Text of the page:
Do you know what a meteor is, or what scientists mean when they are talking about cryogenics? Our collection of science terms explains the meaning of some of the most common scientific ideas.
Wetmore, Alexander (1886-1978), a United States museum official and authority on birds.
Nebulae are collections of dust and gases scattered across the galaxy. They're the sites where stars are born and what's left behind after they die.
The big bang theory is well-known, but there are many misconceptions about it. Like what? Let's start with this one: There was no bang.
Modern science allows us to break atoms down into tiny components. But can scientists use their mighty machines to recreate the foundation of the universe?
Some scientists believe that space is infinite. But is it? If it isn't, what form does space take? Is it a dodecahedron or a triple torus?
Space collisions are the universe's car wrecks. Only in outer space, it's stars, asteroids and even galaxies doing the smashing.
So much about galaxies remains a mystery. We know what they're made of and that we live in one (the Milky Way), but we're not sure how they form and evolve.
When a star dies, it becomes a black hole. Once something passes through the it's gone for good, never to be seen or heard from again. If we lived next to a black hole, would it suck us in too?
For decades, stargazing scientists have been facing their own darkness on the edge of town as they try to explain one of astronomy's greatest mysteries: dark matter. Have they been successful, or will the universe carry its secrets for a long time?
While routinely scanning the stars, NASA scientists came across something they didn't expect to see: a vast area of space empty of stars, planets and matter.
Scientists announced the discovery of the largest known planet in the universe. TrES-4 has a density similar to balsa wood, and some say this gas giant could float on water. Learn why this planet is so puzzling and how planet hunters make amazing discoveries like these.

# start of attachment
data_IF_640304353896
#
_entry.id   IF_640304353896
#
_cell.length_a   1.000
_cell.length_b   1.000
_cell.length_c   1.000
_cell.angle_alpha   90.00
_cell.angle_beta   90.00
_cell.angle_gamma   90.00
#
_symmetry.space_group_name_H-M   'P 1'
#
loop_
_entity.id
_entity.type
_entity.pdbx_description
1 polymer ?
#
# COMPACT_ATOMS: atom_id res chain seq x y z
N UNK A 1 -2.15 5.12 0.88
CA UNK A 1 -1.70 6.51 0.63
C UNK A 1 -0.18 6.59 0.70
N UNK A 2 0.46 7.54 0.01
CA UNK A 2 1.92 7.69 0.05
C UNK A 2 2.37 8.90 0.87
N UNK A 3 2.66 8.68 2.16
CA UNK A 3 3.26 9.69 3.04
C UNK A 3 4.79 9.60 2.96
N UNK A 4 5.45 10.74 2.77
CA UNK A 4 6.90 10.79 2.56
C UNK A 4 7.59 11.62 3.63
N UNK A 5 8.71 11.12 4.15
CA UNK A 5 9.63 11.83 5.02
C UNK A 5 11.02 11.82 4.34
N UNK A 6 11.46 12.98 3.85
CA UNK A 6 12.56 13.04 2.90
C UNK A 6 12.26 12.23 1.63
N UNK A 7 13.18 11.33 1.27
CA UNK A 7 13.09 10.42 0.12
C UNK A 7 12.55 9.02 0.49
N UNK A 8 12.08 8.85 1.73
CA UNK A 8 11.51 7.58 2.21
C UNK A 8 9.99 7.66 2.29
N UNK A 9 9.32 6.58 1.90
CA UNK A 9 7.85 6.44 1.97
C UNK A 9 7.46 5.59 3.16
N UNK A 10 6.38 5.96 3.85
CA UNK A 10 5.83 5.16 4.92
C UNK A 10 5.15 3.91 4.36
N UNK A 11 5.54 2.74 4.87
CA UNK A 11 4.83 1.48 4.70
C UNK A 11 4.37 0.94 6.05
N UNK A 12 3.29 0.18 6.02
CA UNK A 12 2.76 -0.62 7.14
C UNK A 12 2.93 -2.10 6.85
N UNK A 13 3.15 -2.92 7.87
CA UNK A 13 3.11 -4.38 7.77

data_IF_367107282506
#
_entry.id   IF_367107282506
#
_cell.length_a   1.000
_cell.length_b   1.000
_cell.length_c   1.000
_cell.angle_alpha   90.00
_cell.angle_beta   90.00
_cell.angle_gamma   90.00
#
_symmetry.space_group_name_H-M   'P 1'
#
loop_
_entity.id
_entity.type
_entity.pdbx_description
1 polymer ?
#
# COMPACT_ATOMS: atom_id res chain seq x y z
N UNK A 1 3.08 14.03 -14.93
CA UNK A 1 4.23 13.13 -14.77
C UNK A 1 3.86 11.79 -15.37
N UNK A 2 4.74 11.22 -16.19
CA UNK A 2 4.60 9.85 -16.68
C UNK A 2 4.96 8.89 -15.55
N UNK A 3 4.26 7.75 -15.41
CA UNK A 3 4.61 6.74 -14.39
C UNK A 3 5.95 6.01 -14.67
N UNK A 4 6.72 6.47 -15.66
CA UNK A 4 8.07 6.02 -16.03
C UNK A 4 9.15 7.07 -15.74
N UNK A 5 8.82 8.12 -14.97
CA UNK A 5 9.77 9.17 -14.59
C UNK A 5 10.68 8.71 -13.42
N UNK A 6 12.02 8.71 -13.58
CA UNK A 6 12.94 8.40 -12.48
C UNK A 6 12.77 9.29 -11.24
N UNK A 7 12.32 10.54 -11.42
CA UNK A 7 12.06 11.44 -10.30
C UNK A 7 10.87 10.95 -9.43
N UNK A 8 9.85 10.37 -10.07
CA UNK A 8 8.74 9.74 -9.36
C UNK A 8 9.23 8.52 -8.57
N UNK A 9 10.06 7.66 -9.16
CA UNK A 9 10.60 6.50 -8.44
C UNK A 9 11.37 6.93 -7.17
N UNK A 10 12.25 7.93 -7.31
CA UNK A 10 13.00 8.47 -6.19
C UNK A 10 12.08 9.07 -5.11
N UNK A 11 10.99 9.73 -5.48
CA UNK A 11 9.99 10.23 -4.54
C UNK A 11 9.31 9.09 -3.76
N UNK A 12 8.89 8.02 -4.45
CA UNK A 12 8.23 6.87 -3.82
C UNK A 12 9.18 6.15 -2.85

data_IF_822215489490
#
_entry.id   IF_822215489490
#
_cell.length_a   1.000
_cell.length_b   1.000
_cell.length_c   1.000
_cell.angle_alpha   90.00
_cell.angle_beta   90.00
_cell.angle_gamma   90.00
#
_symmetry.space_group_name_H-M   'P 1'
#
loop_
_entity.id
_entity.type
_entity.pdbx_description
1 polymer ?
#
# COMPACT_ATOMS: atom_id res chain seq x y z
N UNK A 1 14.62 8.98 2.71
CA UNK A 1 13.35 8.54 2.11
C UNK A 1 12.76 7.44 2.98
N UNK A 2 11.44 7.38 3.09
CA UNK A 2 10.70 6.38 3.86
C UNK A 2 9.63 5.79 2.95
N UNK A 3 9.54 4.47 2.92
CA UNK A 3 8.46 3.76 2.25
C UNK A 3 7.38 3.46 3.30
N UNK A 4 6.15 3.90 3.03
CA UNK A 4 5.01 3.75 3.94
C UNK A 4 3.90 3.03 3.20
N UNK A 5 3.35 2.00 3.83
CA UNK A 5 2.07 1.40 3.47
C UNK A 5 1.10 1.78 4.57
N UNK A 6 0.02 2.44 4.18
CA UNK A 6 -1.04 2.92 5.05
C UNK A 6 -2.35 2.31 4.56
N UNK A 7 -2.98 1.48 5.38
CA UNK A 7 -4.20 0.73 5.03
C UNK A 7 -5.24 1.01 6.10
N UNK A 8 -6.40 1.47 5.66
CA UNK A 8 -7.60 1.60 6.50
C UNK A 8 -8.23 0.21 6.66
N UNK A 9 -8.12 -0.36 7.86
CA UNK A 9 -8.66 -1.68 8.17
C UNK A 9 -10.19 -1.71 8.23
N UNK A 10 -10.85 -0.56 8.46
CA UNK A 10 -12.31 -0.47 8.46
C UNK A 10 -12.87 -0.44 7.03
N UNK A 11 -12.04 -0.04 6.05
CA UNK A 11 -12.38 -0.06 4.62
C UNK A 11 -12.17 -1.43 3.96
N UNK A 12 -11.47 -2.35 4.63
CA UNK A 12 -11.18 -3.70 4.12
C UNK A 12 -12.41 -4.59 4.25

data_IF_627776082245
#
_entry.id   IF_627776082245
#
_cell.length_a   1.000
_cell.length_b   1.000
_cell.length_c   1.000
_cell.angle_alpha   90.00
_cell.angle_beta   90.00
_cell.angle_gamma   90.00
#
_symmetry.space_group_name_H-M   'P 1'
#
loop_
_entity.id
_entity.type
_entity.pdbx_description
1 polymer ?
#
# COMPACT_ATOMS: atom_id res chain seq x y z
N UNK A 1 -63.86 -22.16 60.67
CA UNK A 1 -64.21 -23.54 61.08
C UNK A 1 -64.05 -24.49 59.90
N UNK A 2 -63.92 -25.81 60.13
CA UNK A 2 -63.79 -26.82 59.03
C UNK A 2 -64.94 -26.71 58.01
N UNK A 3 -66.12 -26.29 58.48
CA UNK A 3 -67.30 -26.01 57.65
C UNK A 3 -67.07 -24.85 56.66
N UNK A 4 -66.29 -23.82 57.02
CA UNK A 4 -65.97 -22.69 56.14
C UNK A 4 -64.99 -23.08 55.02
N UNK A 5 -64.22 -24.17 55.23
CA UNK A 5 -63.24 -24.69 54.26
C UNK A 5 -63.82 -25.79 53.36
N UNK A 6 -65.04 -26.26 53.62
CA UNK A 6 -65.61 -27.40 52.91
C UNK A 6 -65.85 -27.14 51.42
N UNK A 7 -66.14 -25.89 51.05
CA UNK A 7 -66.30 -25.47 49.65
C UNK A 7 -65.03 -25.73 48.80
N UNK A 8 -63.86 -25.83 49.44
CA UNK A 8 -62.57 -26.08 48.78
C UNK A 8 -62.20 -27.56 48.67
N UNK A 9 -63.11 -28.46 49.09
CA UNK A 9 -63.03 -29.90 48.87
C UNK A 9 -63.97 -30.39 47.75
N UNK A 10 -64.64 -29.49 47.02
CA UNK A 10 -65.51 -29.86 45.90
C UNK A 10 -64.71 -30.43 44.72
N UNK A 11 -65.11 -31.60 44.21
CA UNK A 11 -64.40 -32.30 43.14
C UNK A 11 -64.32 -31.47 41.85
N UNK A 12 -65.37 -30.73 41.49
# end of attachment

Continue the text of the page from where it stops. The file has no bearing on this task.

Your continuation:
The Freemasons is a secret organization that began in the 1700s and is still in existence today. Who are the Freemasons? And what do they do in their secret meetings?
There's a 45-million-ton asteroid out there with Earth's name on it. In 2029, it'll be closer to us than our moon is. And that's not even the fly-by that scientists are worried about.
A black hole occurs when a massive star dies -- its enormous mass implodes and becomes so heavy that it bends space. So how do astronomers detect something that they can't see?
How do scientists find details about the early days of our solar system? One way is to investigate comets. Find out how the Deep Impact spacecraft fired an impactor into Comet Tempel 1 to get some answers.
Every November, the Leonid meteor shower fills the sky with "shooting stars." This year, the shower is expected to peak twice. Learn how Leonid and other meteor showers work.
Polymer crystals are amazing in that they can absorb many times their size. In fact, one pound of these crystal flakes can hold up to 50 gallons of water. Find out what these polymer crystals are and why they are able to absorb so much water.
Eros is 21 miles long and 8 miles thick -- a mini planet! Explore the mission that landed on this asteroid after orbiting it for a year!
Something else you didn't know about the Pluto exploration: Queen guitarist Brian May has serious science chops, and he contributed to the New Horizons mission.
Comets are remarkable pieces of our universe's past, and they tell us a great deal about how the universe was formed. Learn about the long but rewarding process of discovering and analyzing comets.
We've all heard about this prestigious prize, but why is it such an honor, exactly? Learn the history and process of the awards and the winners, and see what makes the Nobel Prize such a distinguished accomplishment.
My fiancee gave me a 1 carat diamond in my engagement ring. What is a carat? And how does it relate to a karat, as in "18 karat gold"?
A light year is a way of measuring distance. That doesn't make much sense because "light year" contains the word "year," which is normally a unit of time. Even so, light years measure distance.
When satellites go off to places like Jupiter or Saturn (or even out of the solar system), they follow crazy orbits. They will often loop around a planet to get a "gravity assist" or "gravity boost." How does that work? I know the Galileo probe looped around Earth twice to get a boost, and the Pioneer and Voyager probes used Jupiter.
Have you ever really thought about the scale of the universe? A good starting point is the teaspoon.